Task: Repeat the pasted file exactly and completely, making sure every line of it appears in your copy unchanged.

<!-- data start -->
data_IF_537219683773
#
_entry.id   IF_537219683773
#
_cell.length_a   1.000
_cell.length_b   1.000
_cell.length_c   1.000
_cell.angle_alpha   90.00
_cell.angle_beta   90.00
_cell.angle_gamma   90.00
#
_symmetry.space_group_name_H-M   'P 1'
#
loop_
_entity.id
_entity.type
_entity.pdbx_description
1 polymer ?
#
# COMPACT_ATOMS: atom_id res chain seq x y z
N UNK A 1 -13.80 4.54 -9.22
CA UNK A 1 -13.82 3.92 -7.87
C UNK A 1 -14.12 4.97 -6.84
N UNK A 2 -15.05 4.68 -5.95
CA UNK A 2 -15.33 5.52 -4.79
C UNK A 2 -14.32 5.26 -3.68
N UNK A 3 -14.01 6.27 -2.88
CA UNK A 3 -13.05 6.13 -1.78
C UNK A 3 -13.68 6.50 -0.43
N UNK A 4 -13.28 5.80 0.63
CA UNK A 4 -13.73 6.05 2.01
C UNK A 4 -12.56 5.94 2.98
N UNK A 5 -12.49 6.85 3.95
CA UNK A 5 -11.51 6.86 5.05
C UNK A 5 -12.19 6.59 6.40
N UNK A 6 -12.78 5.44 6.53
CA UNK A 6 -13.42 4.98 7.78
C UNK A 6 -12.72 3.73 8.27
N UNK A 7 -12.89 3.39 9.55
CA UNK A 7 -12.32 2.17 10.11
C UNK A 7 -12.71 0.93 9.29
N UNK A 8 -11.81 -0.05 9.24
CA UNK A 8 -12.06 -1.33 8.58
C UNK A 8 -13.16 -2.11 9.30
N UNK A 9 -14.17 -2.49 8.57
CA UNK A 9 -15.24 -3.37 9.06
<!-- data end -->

data_IF_537219683773
#
_entry.id   IF_537219683773
#
_cell.length_a   1.000
_cell.length_b   1.000
_cell.length_c   1.000
_cell.angle_alpha   90.00
_cell.angle_beta   90.00
_cell.angle_gamma   90.00
#
_symmetry.space_group_name_H-M   'P 1'
#
loop_
_entity.id
_entity.type
_entity.pdbx_description
1 polymer ?
#
# COMPACT_ATOMS: atom_id res chain seq x y z
N UNK A 1 -13.80 4.54 -9.22
CA UNK A 1 -13.82 3.92 -7.87
C UNK A 1 -14.12 4.97 -6.84
N UNK A 2 -15.05 4.68 -5.95
CA UNK A 2 -15.33 5.52 -4.79
C UNK A 2 -14.32 5.26 -3.68
N UNK A 3 -14.01 6.27 -2.88
CA UNK A 3 -13.05 6.13 -1.78
C UNK A 3 -13.68 6.50 -0.43
N UNK A 4 -13.28 5.80 0.63
CA UNK A 4 -13.73 6.05 2.01
C UNK A 4 -12.56 5.94 2.98
N UNK A 5 -12.49 6.85 3.95
CA UNK A 5 -11.51 6.86 5.05
C UNK A 5 -12.19 6.59 6.40
N UNK A 6 -12.78 5.44 6.53
CA UNK A 6 -13.42 4.98 7.78
C UNK A 6 -12.72 3.73 8.27
N UNK A 7 -12.89 3.39 9.55
CA UNK A 7 -12.32 2.17 10.11
C UNK A 7 -12.71 0.93 9.29
N UNK A 8 -11.81 -0.05 9.24
CA UNK A 8 -12.06 -1.33 8.58
C UNK A 8 -13.16 -2.11 9.30
N UNK A 9 -14.17 -2.49 8.57
CA UNK A 9 -15.24 -3.37 9.06